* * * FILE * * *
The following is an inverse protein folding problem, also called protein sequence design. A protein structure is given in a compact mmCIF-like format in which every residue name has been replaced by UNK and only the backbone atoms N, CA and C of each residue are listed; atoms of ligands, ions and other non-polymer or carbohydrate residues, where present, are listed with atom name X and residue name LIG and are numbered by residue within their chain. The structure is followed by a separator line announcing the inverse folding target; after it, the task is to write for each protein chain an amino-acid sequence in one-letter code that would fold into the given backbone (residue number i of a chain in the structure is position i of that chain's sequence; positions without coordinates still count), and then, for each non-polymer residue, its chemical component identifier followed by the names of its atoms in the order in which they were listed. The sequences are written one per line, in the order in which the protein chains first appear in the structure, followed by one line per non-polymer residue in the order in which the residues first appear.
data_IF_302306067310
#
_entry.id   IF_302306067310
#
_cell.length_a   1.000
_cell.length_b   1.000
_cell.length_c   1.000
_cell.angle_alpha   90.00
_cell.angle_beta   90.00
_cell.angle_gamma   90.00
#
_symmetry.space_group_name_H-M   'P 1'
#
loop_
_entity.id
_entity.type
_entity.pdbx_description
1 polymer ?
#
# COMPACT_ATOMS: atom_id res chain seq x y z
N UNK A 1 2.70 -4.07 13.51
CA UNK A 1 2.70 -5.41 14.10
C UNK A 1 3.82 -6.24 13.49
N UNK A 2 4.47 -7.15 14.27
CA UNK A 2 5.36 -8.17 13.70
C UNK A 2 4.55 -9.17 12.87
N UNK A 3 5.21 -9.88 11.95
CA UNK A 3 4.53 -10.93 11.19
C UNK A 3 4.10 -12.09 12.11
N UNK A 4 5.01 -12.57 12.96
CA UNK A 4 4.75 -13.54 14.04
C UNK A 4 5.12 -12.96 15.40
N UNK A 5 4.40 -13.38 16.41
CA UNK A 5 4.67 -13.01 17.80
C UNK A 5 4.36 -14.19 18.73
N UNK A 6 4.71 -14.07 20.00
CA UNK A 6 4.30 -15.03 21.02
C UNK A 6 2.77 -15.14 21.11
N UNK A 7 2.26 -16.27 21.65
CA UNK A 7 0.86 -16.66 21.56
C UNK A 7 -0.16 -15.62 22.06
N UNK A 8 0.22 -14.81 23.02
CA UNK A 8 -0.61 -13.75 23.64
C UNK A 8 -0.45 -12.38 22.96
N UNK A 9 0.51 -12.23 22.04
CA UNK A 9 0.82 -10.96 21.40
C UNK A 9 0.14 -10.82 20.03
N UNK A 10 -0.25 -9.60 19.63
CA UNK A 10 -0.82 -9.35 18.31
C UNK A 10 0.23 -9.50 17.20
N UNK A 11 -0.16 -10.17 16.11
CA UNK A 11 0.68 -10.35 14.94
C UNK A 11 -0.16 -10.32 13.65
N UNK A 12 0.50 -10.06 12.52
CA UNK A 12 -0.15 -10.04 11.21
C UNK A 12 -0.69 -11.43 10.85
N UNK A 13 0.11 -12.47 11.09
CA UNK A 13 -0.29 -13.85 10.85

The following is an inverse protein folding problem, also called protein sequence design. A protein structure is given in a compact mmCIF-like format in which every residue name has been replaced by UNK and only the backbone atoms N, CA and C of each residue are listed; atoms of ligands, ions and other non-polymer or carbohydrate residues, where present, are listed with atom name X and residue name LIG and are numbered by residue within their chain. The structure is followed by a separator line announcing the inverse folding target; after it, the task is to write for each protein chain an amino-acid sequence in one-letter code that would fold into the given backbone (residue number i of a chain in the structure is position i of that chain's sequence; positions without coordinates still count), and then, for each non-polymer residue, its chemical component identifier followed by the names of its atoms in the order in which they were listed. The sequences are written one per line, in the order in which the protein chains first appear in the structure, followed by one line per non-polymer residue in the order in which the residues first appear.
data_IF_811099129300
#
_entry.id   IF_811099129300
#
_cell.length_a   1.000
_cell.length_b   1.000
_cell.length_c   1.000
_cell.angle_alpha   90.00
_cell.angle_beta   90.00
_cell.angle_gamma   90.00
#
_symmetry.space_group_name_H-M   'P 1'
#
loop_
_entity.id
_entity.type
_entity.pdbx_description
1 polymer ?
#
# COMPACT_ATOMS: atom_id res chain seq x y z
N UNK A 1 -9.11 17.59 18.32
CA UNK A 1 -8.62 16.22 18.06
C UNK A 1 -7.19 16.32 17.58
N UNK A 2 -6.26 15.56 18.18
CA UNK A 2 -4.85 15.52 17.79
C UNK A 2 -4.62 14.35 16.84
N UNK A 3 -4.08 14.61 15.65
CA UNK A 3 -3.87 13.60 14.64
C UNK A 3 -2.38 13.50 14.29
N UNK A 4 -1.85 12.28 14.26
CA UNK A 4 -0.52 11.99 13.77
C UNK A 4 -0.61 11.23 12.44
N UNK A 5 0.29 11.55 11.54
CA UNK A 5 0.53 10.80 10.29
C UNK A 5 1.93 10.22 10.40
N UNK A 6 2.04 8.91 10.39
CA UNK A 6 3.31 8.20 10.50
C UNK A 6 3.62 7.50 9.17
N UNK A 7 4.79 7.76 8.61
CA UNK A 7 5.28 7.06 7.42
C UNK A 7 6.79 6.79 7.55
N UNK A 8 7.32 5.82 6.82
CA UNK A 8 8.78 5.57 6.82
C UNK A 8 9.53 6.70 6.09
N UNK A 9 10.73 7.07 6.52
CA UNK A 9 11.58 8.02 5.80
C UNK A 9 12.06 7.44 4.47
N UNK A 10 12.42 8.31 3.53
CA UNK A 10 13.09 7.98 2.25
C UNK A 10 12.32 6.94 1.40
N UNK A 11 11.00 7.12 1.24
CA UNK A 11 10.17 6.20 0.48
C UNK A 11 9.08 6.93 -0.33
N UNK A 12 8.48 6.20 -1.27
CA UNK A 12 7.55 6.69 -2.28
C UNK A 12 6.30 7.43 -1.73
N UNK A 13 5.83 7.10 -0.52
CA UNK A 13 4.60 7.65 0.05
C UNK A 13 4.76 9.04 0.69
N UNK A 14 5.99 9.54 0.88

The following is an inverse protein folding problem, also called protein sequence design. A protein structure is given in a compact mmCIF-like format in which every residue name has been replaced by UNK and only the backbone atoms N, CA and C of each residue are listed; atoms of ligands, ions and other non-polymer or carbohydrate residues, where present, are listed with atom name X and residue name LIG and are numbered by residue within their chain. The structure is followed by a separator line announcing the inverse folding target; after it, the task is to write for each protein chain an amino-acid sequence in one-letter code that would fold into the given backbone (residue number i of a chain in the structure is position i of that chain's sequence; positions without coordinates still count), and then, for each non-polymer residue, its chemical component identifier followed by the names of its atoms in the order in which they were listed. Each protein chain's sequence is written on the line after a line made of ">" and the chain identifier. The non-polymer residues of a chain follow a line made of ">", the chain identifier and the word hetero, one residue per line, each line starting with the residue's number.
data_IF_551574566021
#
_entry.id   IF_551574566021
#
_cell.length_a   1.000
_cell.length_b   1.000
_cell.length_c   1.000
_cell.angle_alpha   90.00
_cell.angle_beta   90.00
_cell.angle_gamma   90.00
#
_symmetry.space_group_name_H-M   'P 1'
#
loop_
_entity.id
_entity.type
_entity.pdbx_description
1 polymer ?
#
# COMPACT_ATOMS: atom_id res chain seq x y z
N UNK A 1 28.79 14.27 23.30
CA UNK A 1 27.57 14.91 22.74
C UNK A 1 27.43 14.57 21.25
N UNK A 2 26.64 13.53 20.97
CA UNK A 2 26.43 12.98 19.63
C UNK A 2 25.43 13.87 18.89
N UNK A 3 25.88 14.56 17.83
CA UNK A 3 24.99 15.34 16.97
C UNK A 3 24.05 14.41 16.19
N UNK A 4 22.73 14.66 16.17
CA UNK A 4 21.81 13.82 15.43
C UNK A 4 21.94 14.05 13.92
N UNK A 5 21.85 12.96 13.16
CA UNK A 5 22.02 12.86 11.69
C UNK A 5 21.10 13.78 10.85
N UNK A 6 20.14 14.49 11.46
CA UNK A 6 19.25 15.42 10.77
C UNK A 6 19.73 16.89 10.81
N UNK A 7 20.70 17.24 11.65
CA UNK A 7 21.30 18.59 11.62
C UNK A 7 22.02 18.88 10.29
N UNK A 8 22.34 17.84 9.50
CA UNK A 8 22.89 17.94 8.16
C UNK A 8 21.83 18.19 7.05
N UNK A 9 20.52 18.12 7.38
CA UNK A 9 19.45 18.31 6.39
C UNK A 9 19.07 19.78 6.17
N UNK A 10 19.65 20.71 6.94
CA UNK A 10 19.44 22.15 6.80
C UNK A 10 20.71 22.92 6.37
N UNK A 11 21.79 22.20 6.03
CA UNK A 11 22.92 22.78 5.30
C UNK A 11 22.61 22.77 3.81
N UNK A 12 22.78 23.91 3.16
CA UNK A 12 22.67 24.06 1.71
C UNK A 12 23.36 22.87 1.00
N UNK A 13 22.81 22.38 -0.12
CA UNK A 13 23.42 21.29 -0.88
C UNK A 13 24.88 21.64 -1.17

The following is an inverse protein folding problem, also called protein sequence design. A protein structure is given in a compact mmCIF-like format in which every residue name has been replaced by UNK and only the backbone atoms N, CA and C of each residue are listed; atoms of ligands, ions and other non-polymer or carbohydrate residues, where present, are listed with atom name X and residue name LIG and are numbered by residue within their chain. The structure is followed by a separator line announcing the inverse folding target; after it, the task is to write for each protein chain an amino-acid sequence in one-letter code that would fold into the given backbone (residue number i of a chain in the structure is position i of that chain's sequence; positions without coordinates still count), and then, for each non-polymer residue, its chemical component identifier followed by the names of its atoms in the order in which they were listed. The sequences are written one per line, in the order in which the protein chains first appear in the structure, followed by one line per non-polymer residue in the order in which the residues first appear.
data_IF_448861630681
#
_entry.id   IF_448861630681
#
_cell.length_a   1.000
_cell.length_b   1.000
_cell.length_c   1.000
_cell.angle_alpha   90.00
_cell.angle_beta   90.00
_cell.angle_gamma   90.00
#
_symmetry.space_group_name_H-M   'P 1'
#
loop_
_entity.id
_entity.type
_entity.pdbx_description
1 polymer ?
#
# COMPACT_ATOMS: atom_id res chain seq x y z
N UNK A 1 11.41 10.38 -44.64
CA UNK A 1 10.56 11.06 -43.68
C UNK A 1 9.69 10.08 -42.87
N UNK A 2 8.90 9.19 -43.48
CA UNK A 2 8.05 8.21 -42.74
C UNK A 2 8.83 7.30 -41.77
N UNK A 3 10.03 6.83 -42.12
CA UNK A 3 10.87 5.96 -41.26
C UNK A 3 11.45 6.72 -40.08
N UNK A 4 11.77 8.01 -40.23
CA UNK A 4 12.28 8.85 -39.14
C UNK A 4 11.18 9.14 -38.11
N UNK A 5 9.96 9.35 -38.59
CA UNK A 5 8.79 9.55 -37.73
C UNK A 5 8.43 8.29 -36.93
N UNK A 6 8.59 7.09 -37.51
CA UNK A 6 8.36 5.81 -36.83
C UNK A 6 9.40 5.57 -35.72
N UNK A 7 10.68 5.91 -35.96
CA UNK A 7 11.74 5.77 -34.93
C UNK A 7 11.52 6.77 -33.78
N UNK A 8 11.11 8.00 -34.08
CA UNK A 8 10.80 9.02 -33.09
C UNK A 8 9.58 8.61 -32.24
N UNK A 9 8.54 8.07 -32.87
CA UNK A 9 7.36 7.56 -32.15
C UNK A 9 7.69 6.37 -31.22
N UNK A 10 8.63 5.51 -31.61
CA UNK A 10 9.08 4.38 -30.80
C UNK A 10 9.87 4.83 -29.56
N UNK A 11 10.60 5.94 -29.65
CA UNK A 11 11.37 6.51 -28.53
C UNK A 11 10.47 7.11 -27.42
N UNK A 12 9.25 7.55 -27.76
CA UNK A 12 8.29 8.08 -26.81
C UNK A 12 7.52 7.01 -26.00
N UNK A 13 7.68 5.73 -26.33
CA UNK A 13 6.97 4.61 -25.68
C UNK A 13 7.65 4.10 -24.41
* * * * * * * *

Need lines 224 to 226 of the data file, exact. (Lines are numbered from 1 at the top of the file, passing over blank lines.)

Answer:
CA UNK A 8 10.80 9.02 -33.09
C UNK A 8 9.58 8.61 -32.24
N UNK A 9 8.54 8.07 -32.87